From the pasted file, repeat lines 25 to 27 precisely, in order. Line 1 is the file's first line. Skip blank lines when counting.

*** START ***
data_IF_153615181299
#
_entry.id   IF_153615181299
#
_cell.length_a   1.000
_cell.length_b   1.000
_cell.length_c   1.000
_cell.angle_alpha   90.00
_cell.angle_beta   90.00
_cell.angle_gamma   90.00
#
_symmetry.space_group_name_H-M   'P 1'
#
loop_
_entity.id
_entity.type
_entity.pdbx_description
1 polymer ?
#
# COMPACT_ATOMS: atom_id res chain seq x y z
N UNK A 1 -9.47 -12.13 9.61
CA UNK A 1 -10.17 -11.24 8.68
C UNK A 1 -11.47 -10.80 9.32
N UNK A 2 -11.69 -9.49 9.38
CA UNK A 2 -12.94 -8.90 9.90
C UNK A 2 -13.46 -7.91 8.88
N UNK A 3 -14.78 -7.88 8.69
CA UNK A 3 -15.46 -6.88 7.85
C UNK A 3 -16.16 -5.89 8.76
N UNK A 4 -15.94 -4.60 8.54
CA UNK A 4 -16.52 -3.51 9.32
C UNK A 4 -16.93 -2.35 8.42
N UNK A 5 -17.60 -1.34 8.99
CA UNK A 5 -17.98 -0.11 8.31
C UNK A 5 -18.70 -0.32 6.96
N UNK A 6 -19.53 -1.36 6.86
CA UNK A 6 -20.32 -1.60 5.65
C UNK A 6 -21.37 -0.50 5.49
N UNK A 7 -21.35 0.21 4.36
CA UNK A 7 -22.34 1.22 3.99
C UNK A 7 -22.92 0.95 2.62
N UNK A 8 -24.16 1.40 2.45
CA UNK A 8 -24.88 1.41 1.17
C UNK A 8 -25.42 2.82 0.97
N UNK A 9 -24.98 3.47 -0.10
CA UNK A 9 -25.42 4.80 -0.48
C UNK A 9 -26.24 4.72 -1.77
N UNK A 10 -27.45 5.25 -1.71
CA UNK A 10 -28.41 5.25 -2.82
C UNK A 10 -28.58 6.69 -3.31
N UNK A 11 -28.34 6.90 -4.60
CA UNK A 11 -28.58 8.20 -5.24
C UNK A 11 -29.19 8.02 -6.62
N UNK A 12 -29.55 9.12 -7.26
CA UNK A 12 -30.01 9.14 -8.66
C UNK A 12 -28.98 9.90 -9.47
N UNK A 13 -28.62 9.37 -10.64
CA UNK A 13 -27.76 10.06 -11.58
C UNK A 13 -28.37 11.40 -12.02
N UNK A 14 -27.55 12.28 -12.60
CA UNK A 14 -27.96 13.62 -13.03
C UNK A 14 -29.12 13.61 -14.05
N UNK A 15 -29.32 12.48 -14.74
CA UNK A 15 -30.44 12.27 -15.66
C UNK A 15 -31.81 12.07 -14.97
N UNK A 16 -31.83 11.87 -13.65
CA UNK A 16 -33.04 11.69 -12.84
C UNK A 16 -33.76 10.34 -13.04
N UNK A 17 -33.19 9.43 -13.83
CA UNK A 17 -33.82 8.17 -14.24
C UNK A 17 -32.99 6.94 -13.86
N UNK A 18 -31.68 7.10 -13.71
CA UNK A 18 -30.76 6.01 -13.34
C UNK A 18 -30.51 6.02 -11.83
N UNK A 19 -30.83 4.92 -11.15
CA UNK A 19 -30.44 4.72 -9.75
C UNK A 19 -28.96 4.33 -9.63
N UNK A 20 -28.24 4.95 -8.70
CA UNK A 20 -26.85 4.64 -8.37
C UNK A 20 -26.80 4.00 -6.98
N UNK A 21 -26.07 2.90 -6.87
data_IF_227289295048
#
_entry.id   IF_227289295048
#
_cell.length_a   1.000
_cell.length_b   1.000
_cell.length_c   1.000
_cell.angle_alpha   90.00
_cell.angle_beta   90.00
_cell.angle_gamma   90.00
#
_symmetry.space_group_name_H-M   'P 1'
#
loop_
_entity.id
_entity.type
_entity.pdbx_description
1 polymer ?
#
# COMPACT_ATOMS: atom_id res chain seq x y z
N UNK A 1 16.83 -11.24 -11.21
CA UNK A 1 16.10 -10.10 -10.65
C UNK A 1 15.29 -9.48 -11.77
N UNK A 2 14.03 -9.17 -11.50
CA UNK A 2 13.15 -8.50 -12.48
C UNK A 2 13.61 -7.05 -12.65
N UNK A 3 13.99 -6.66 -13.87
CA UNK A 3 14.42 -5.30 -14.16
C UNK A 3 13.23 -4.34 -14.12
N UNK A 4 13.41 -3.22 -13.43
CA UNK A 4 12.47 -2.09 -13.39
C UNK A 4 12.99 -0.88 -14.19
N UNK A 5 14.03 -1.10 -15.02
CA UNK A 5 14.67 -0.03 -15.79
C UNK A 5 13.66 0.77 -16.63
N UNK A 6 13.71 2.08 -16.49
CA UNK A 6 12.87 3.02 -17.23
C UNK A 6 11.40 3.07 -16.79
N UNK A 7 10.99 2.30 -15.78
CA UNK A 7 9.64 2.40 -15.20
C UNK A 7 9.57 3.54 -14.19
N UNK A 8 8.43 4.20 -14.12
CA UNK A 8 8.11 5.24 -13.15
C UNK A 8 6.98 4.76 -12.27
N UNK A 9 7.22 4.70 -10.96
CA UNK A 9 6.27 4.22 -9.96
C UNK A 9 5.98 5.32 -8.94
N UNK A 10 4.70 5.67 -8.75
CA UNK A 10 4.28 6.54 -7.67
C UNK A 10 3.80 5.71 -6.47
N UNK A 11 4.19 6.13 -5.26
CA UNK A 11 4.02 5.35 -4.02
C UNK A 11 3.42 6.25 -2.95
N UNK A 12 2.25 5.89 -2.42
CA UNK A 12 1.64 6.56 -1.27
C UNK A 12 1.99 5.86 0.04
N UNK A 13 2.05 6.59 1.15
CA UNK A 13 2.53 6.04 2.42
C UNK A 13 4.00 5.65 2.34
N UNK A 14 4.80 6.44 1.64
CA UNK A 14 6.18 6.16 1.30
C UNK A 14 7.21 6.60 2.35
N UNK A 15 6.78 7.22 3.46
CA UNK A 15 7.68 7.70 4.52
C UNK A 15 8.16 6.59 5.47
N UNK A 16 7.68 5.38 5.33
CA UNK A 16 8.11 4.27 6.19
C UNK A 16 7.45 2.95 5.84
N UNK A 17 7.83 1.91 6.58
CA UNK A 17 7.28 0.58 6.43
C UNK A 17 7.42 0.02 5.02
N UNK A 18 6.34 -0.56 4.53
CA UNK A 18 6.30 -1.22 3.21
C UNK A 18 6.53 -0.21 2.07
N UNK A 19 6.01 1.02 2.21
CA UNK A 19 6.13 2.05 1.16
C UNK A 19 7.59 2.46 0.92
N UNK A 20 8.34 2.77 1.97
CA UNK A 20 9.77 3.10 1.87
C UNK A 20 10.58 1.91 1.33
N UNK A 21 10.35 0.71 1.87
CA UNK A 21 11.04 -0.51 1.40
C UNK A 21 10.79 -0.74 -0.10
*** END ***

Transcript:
CA UNK A 2 -12.94 -8.90 9.90
C UNK A 2 -13.46 -7.91 8.88
N UNK A 3 -14.78 -7.88 8.69